“I want a government that does not intervene in the economy.”
Don’t we all?
But these are not the words one expects to come out of the mouth of a self-proclaimed socialist — much less the standard-bearer of a socialist party who is about to take power at the head of a major West European nation.
If socialism means anything at all, it is confidence in the government’s ability to manage the economy. But with the communists in China clamoring to endorse private property to buck up their credibility with the capitalist class, and the socialists in Spain swearing to curb the welfare-warfare state, words seem to have lost their traditional meanings.
All to the good. Call peace and freedom what you want. Just make them a reality.
The socialist responsible for the above quotation is Jos Luis Rodrguez Zapatero, the newly elected prime minister of Spain. By condemning the Iraq war as a disaster, and blasting the government for getting Spain involved, he emerges as a leading spokesman for sanity at a time when the lunatics have taken over the management of governments in the West. It is a credit to the Spanish population to have opposed their government’s involvement in the Iraq war to begin with, and to let that opposition show itself in an election.
Zapatero’s victory was all bound up with his position in Iraq. He opposed the collaboration of the government with the Bush administration in that dirty war, and, moreover, he promised to pull the troops out right after being elected. He is sticking to that position after the election despite every manner of pressure not to defy the gods in DC.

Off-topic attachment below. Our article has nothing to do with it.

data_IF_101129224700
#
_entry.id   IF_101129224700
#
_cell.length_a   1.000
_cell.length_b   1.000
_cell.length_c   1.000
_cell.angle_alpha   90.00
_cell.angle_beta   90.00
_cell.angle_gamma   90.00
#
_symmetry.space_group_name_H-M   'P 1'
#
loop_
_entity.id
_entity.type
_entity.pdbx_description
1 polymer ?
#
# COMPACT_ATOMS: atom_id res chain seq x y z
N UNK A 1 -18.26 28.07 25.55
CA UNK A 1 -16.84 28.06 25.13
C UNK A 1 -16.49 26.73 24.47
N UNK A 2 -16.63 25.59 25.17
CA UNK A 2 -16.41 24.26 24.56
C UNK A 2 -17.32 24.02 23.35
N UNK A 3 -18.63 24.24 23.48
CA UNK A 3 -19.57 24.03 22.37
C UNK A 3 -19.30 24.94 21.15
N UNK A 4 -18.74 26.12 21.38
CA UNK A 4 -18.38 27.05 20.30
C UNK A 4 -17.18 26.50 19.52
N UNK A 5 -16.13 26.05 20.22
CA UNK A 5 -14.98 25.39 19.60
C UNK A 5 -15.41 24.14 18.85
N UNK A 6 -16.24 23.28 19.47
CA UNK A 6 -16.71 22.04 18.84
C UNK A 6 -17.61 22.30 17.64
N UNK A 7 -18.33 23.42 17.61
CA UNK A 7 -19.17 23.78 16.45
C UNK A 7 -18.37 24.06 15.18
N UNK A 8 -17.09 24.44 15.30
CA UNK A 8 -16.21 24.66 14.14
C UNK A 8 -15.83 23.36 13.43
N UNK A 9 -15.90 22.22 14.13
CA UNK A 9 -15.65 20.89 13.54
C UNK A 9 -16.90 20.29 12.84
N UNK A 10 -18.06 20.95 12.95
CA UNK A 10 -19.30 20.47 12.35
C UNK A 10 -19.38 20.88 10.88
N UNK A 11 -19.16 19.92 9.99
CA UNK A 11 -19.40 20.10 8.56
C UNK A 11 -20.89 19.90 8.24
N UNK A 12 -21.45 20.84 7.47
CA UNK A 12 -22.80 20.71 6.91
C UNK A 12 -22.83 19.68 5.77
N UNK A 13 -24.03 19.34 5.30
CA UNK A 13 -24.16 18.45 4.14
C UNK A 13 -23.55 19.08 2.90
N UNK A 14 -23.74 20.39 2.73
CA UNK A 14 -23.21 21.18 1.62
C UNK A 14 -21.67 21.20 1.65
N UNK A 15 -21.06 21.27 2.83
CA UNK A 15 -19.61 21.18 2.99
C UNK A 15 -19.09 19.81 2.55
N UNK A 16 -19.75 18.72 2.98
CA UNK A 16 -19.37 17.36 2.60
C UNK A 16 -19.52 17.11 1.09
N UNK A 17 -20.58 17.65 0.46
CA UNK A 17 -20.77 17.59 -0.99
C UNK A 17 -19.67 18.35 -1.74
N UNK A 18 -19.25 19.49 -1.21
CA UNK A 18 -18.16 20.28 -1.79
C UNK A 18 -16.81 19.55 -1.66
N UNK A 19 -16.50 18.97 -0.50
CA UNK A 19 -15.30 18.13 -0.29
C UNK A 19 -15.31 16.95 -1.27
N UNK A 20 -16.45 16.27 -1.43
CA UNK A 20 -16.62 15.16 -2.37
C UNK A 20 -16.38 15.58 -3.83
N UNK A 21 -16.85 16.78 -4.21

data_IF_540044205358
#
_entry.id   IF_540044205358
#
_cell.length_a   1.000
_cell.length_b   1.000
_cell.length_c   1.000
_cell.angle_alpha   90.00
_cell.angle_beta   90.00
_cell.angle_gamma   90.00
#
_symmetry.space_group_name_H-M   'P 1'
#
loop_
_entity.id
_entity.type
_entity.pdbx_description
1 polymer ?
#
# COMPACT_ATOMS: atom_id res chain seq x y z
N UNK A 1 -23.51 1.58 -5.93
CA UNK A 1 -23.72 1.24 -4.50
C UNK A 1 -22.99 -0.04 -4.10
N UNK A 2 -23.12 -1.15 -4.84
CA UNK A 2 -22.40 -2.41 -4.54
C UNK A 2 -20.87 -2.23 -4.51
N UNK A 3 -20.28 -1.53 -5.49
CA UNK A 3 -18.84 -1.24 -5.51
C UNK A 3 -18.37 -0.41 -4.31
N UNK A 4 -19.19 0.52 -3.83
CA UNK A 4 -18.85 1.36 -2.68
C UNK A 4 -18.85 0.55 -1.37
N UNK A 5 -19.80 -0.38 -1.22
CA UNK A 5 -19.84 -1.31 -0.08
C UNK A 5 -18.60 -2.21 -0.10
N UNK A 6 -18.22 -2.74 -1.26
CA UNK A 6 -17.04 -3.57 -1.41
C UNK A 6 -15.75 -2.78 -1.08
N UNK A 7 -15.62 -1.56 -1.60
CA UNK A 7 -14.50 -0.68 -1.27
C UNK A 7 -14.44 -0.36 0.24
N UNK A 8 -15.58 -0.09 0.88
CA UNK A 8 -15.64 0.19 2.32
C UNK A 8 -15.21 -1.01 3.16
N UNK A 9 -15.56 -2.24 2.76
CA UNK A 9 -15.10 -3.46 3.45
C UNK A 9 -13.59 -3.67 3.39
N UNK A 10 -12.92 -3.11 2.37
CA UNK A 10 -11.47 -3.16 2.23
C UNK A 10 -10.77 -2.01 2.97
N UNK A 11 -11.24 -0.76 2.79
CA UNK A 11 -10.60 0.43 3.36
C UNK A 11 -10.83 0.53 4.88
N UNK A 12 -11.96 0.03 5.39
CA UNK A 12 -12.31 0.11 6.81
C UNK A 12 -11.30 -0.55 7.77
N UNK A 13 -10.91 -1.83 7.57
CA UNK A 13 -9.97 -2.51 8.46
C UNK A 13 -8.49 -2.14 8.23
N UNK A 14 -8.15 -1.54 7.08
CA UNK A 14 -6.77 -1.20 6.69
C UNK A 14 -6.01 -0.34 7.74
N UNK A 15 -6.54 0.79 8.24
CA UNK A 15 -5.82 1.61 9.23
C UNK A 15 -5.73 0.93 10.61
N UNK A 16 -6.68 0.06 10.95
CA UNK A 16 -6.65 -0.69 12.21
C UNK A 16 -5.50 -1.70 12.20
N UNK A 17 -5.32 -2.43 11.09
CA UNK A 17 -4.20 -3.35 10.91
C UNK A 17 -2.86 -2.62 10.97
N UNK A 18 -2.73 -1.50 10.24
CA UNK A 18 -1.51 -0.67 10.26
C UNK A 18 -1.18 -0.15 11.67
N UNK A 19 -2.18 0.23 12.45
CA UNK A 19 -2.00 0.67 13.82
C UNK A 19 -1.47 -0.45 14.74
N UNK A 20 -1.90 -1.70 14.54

This isn’t a call to nationalized industry, no matter how much the Wall Street Journal might try to spin it as a comeback of the bad-guy commies in Old Europe. What’s at work here is nothing but a demand for a non-interventionist foreign policy that stays close to Europe and avoids the moral stain that comes with seeming to approve US imperialism.
What intrigues us in the United States are the circumstances that led to his upset victory. The ruling regime of Jose Maria Aznar received good marks for its economic reform agenda of loosening labor regulations and cutting taxes, but was already deeply unpopular due to its decision to sign up with George Bush in the war on terrorism.
Then the terror bombs hit a train in Madrid, resulting in 200 deaths. The government initially lied about the likely criminals, naming the secession-seeking Basques. That was bad enough. But the real problem was that this sort of blowback was precisely what the opponents of Spanish involvement in the war had expected. They warned that invading other people’s countries tends to make people mad, and they tend to strike back. It would increase, not reduce, terror.
And so it did in Madrid — just as in the United States a war and 10 years of sanctions against Iraq and other interventions in the region led inexorably to 9-11. Millions gathered in Madrid to protest after the bombings, and it wasn’t at first obvious what they were protesting. Americans aren’t used to mobs who think. But it slowly emerged that they were protesting precisely the right thing: a government that defied popular opinion to do the very stupid thing of getting Spain embroiled in someone else’s fight.
After the bombing, Spaniards didn’t shout: “They hate us because we are good!” or “Spain is Number One!” or otherwise pledge their religious devotion to the consolidated Spanish state. Not at all. Instead, they said: that jerk at the top brought this on, because he sold out the nation to appease the Bush administration. There was no Spanish Patriot Act, no creation of a Department of Homeland Security. Instead, there was a wave of good sense which amounted to the following: let’s stop making these people mad by invading and occupying their country.